Category: Organic Lawn Care

What is growing in your landscape mulch?

Mulch Mushrooms

Mulch Mushrooms

As with nearly all other organic matter, wood and bark decompose over time. The primary organisms involved with the decomposition are bacteria and fungi. The fungi involved in the decomposition of mulch are natural components of the mulch environment. Some fungi, such as the artillery fungi, are ‘recyclers’ and break down woody tissue directly. Fungi-like organisms, such as as slime mold, consume bacteria and other organisms living in the mulch.  These molds are normally found from April through October, weather dependent.

This article describes the four common types of organisms found growing in mulch throughout Pennsylvania.

Mushrooms, Slime Molds, Bird’s Nest Fungus, and the Artillery Fungus.



Common Names: Mushrooms, Toad stools. Scientific names: Many different fungi produce mushrooms.

Mulch Mushrooms

Mulch Mushrooms

What do mushrooms look like? They come in various colors, shapes, and sizes ranging from less than an inch to several inches tall. Some are soft and fleshy and disappear soon after they emerge: others may remain in mulch for a few days, weeks, or an entire growing season.

The only serious issues that mushrooms produce? They may poisonous if eaten. While I highly hope that no one is eating mushrooms from there landscape mulch, take caution with children and pets.

What should be done? Appreciate their beauty, ignore them, or remove them. Anything you want – do not worry about spraying an anti-fungi as this can cause more harm then the mushrooms themselves.



Slime Molds

Common Name: Slime Molds, “dog vomit”. Scientific Names: Species of Physarum, Fuligo, and Stemonitis.

Slime Mold

Slime Mold

What do slime molds look like? They start as brightly colored (yellow, orange, etc.), slimy masses that are several inches to more than a foot across. They produce many tiny, dark spores. These molds dry out and turn brown, eventually appearing as a white, dry, powdery mass.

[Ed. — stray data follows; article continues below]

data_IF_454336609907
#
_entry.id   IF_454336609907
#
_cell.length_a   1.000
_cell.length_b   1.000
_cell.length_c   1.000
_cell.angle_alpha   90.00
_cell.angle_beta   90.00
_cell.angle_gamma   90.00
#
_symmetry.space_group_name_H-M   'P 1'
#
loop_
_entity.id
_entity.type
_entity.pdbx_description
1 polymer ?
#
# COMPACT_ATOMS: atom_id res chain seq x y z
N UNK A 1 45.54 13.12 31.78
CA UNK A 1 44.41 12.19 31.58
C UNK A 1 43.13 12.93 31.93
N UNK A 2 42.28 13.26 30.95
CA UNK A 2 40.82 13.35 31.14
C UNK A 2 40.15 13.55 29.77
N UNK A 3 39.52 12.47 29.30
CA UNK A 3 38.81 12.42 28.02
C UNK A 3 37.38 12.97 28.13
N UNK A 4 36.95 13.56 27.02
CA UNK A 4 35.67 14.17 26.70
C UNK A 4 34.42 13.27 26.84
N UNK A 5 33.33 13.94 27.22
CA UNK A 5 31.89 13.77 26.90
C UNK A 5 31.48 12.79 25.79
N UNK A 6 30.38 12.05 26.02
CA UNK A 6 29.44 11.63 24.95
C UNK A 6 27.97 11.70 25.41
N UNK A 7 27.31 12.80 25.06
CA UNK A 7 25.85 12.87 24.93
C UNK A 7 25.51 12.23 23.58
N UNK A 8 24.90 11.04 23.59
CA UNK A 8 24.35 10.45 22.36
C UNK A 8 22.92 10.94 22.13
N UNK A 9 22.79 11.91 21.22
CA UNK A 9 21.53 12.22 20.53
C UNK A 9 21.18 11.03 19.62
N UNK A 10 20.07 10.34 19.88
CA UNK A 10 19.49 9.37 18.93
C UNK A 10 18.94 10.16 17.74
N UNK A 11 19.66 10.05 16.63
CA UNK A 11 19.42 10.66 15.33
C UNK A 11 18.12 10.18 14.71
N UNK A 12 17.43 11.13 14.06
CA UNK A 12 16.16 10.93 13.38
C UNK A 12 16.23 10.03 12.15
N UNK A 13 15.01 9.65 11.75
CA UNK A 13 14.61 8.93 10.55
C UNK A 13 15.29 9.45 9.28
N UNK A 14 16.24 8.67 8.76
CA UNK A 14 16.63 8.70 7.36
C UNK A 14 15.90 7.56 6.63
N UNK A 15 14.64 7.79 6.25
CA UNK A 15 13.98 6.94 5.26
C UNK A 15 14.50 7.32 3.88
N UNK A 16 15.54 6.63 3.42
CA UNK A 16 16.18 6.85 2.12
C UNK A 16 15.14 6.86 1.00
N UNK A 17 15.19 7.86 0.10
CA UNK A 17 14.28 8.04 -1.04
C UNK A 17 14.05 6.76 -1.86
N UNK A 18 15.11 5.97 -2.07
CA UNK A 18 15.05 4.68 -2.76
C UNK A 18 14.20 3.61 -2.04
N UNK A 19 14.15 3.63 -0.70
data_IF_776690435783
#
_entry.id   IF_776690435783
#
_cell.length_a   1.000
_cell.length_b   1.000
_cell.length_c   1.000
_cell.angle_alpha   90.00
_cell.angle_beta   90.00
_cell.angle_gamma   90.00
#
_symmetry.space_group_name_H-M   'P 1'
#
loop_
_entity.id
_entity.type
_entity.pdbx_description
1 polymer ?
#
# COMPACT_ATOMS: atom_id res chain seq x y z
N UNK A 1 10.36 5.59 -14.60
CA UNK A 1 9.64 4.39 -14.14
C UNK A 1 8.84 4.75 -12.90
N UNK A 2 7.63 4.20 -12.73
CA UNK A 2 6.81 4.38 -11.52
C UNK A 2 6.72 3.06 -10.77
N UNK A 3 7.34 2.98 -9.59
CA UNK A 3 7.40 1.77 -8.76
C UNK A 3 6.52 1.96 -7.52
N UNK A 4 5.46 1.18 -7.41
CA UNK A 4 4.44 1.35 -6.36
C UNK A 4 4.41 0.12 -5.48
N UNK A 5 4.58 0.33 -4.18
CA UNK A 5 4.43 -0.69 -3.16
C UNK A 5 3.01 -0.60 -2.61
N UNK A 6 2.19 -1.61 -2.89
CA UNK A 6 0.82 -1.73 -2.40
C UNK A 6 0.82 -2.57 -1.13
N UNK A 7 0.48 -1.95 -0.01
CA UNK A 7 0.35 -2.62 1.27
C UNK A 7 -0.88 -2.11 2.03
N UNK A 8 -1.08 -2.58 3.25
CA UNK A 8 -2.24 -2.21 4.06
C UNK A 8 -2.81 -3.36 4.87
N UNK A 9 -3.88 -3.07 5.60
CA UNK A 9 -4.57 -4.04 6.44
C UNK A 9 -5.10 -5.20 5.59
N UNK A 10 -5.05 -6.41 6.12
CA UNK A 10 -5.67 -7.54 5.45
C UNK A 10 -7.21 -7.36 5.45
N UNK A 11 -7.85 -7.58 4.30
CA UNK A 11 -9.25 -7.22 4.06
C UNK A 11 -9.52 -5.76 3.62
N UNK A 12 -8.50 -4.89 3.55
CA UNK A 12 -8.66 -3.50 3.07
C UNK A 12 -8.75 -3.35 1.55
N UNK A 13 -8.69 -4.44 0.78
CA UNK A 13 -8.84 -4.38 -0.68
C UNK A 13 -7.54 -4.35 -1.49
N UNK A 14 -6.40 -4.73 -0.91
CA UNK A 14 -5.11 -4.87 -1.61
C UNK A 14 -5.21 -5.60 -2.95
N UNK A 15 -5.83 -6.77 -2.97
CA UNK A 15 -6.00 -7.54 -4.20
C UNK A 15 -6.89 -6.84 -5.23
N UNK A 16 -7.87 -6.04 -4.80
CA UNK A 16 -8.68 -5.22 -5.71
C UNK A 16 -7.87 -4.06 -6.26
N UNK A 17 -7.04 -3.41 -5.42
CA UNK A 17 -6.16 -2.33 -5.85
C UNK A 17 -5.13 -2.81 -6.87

What kind of problems do they cause? None. These fungi-like organisms are ‘feeding’ on bacteria growing in the mulch. They are normally a temporary nuisance confined to small areas.

Slime Mold

Slime Mold

What can you do about Slime Mode? Slime molds may be left in place to decompose. If their appearance is offensive, discard the fruiting bodies in a compost pile, household garbage, or a spot in the yard away from existing mulch.




Bird’s Nest Fungus

Common Name: Bird’s Nest Fungus. Scientific Names: Species of Crucibulum and Cyathus.

Bird's Nest Fungi

Bird’s Nest Fungi

What does Bird’s Nest Fungi look like? They resemble tiny, gray to brown bird’s nests or splash cups with eggs. The nest is up to 1/4 inch in diameter.



Do they cause problems? No. These fungi may grow in large areas of mulch, but they are not a problem. The ‘eggs’ are masses of spores that splash out of the nest when hit by a raindrop. These spores occasionally stick to surfaces, as do the spores of the artillery fungus, but they are easily removed and do not leave a stain.

How can you remove Bird’s Nest Fungus? These naturally occurring fungi decompose organic matter and do not need to be removed. They are interested to look at – show them to your children! Removing them is nearly impossible because of the size and amount. If they really are visual unattractive to you then the best bet will be to mulch over them.



Artillery Fungus

Common Name: Artillery Fungus. Scientific Name: Species of Sphaerobolus.

Artillery Fungus

Artillery Fungus

What does artillery fungi look like? They resemble a tiny, cream or orange-brown cup with one black egg. The cup is approximately 1/10 inch in diameter. Areas of mulch with artillery fungus may appear matted and lighter in color than the surrounding mulch.



Artillery Fungus Damage

Artillery Fungus Damage

Do they cause problems? They may be a problem, yes. The fruiting body of this fungus orients itself toward bright surfaces, such as light-color houses or parked automobiles. Weird, I know. They artillery fungus “shoots” its black, sticky spore mass, which can be windblown as high as the second story of a house. The spore mass sticks to the side of a building or automobile, resembling a small speck of tar. You may also find them on the undersides of leaves on plants growing in mulch areas.

Once in place, the spore mass is very difficult to remove without damaging the surface to which has become attached. If removed, it leaves a stain. A few of these spores are barely noticeable, but as they accumulate, they may come very unsightly on houses and cars.